Thursday, August 8, 2013
The Second Circuit held in Palma v. NLRB (2d Cir. July 10, 2013), Download 12-1199_Documents that Hoffman Plastic's prohibition on an NLRB award of backpay to an undocumented worker applies even "to aliens who did not gain their jobs through  fraud but who are simply present in the United States unlawfully." The Court also held that Hoffman Plastic "did not foreclose relief in the nature of an order for reinstatement conditioned upon an employee's submission of documentation as required by IRCA," i.e., a "conditional reinstatement" remedy of the sort approved by the Board and the Second Circuit in the pre-Hoffman Plastic case A.P.R.A. Fuel Oil Buyers Group.
The discriminatees refused to answer questions about their immigration status, but the General Counsel decided to proceed on the assumption that the workers were undocumented. The ALJ found that the employer knowingly hired the workers without verifying their work authorization and then fired them after they concertedly complained about abusive treatment. The ALJ concluded that because only the employer violated the immigration law, not the employees (who did not submit any fraudulent documents to obtain employment), the case was distinguishable from Hoffman Plastic (in which the fired employee used false documents to obtain employment without the employer's knowledge). The ALJ thus awarded conditional reinstatement and backpay.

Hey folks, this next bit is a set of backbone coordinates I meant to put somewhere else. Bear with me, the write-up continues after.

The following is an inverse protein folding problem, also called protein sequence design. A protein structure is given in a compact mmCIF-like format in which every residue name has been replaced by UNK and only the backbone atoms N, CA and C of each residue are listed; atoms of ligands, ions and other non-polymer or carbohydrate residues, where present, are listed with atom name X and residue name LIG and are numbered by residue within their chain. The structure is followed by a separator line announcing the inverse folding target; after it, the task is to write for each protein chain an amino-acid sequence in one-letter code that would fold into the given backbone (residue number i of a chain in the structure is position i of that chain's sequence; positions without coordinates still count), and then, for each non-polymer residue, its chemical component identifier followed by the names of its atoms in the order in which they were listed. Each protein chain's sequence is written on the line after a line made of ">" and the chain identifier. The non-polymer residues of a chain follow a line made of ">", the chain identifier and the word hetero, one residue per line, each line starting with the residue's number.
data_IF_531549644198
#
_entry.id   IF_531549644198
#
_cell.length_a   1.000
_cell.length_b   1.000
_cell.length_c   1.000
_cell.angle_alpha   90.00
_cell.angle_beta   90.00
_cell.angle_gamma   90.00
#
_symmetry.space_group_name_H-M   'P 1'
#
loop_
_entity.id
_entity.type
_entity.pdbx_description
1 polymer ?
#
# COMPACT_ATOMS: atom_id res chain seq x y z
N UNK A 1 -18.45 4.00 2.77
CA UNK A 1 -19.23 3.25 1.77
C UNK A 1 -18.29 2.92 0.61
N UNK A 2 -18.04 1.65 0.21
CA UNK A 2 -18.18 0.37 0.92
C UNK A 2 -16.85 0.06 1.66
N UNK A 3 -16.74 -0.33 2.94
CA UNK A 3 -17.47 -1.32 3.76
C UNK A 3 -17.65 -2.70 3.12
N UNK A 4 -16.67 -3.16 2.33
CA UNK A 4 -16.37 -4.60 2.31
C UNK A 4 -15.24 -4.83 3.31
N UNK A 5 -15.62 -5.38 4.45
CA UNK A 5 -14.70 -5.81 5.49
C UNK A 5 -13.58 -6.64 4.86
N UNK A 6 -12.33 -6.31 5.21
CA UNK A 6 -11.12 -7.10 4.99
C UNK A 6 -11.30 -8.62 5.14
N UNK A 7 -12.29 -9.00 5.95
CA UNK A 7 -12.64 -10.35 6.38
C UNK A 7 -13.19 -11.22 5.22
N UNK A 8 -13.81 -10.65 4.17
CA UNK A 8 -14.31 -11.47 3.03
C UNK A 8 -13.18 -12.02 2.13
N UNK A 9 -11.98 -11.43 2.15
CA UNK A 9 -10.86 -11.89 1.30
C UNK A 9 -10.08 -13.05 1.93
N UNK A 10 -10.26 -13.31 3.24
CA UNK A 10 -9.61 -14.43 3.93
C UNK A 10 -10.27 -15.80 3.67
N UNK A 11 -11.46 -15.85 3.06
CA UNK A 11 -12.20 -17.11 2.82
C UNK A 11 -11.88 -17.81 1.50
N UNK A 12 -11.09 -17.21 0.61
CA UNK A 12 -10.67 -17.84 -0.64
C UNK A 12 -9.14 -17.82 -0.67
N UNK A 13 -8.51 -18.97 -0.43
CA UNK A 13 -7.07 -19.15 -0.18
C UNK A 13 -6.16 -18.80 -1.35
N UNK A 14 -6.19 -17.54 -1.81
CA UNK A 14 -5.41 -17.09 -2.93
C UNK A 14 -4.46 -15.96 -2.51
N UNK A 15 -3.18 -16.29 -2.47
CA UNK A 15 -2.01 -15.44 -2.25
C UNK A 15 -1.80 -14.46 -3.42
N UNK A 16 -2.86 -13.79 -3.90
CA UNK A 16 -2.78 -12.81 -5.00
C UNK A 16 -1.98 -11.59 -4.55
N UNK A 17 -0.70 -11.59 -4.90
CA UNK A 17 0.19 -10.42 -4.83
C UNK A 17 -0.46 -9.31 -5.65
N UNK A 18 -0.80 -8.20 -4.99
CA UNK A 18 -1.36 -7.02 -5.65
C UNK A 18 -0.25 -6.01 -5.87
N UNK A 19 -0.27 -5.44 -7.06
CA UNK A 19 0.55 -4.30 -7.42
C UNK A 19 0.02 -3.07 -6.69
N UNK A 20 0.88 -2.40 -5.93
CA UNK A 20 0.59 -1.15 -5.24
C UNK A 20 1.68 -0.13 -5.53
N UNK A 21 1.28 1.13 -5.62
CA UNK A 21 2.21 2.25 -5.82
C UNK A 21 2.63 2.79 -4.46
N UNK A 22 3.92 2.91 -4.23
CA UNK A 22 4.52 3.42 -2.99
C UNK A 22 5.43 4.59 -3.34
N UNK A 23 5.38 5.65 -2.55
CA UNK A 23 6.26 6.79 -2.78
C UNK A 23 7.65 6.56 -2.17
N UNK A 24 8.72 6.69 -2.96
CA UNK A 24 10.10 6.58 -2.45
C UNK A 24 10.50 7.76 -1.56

The Board disagreed with the ALJ's legal conclusion, holding that Hoffman Plastic categorically forecloses an NLRB award of backpay to an undocumented worker regardless of which party violated immigration law. The Second Circuit agreed with the Board regarding the unavailability of backpay, but remanded so that the Board could address the matter of whether the fired workers are entitled to conditional reinstatement.